A sole proprietorship is a business owned by one individual. It is the simplest and most common business form in the United States. Individuals need do nothing formal to establish a sole proprietorship. A sole proprietorship is easy to form because the business is not separate from the individual owner from both a legal and tax perspective. The only restriction is that the business can have only one owner, who must be an individual. The sole proprietor is personally liable for all debts of the business. As the only owner of the business, the sole proprietor has the freedom to transfer ownership at any time and in any manner. When a sole proprietor dies, the business becomes part of the owner's estate and can be passed on to a spouse, children, or others according to the owner's desires.
When you figure your taxable income for the year, you must add in any profit, or subtract out any loss, you have from your sole proprietorship. You report your profit or loss from each of your sole proprietorship on a separate Schedule C Form 1040, Profit or Loss From Business. The amount of the business profit or loss is entered on line 12 of your individual Form 1040. Capital gains are reported separately on your individual Schedule D, Form 1040.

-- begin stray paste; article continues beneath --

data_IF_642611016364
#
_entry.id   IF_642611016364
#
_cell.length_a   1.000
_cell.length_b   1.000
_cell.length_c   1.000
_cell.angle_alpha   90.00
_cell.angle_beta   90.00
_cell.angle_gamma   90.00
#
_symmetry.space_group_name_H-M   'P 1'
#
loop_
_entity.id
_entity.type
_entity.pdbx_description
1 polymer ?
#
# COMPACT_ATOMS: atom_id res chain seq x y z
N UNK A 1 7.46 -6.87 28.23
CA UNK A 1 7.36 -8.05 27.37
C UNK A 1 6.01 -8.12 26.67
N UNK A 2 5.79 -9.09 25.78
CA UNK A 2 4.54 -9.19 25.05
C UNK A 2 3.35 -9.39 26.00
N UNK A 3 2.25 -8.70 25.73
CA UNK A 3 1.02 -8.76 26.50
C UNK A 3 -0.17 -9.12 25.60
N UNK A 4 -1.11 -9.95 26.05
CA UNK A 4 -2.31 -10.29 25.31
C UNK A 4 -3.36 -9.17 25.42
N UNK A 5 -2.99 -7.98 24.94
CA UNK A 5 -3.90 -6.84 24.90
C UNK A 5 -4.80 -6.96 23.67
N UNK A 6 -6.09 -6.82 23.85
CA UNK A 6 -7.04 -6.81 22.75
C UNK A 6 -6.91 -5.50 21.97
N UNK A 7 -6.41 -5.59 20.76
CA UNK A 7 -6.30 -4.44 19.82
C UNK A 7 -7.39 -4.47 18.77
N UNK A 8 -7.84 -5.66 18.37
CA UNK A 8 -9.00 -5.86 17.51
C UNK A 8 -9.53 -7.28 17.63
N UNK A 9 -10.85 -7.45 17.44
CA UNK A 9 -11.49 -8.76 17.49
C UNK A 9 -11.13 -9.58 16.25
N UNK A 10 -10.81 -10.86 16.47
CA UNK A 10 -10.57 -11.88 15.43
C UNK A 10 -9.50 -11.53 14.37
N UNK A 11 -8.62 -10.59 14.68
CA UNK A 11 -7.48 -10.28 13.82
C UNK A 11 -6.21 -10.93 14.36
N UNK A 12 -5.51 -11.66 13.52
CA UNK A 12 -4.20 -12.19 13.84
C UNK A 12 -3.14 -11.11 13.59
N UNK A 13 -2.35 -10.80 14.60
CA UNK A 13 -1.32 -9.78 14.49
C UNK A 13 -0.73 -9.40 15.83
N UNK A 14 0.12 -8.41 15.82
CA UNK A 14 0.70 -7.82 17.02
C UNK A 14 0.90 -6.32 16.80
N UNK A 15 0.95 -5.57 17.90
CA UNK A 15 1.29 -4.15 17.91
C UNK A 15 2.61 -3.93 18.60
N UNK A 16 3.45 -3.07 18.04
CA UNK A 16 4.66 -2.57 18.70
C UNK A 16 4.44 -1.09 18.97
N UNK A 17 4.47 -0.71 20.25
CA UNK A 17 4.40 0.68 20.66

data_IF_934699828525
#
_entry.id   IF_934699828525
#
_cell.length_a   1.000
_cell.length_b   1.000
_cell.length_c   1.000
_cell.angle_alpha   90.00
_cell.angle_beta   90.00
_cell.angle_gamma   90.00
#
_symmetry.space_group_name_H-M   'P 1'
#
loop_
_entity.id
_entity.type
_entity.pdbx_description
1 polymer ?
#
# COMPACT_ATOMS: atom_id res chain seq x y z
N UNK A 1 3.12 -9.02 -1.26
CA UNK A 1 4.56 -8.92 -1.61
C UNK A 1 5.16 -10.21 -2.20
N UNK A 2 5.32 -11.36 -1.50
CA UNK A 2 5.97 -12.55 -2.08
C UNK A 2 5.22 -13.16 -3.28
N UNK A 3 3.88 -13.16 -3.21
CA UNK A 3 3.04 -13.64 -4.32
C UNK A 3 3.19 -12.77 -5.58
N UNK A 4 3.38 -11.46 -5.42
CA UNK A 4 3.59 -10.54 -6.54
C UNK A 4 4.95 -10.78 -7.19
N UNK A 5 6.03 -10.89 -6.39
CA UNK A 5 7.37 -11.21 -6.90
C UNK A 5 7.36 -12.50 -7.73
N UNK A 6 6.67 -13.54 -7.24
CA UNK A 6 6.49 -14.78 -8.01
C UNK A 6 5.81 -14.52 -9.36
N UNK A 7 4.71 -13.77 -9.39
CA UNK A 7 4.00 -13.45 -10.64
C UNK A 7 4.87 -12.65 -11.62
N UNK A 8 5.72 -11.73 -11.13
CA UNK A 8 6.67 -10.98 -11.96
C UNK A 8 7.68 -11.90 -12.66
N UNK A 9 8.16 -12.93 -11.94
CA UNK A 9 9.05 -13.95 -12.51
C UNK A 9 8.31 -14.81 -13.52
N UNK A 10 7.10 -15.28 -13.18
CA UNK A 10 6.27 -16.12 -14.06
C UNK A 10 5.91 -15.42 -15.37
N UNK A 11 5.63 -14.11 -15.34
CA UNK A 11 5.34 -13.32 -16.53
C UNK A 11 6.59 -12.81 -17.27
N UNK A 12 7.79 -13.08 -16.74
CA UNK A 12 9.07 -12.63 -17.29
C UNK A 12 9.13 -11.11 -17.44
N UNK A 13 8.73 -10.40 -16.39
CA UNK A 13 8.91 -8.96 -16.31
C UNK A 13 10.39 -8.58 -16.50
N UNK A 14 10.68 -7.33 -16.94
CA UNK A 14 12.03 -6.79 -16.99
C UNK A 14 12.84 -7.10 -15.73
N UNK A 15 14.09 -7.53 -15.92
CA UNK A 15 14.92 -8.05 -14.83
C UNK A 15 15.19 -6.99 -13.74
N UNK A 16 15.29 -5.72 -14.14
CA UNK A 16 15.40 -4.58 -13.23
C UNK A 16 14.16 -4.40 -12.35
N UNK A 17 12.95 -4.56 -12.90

Each asset in your sole proprietorship is treated separately for tax purposes, rather than as part of one overall ownership interest. For example, a sole proprietorship selling an entire business as a going concern figures gain or loss separately on each business asset.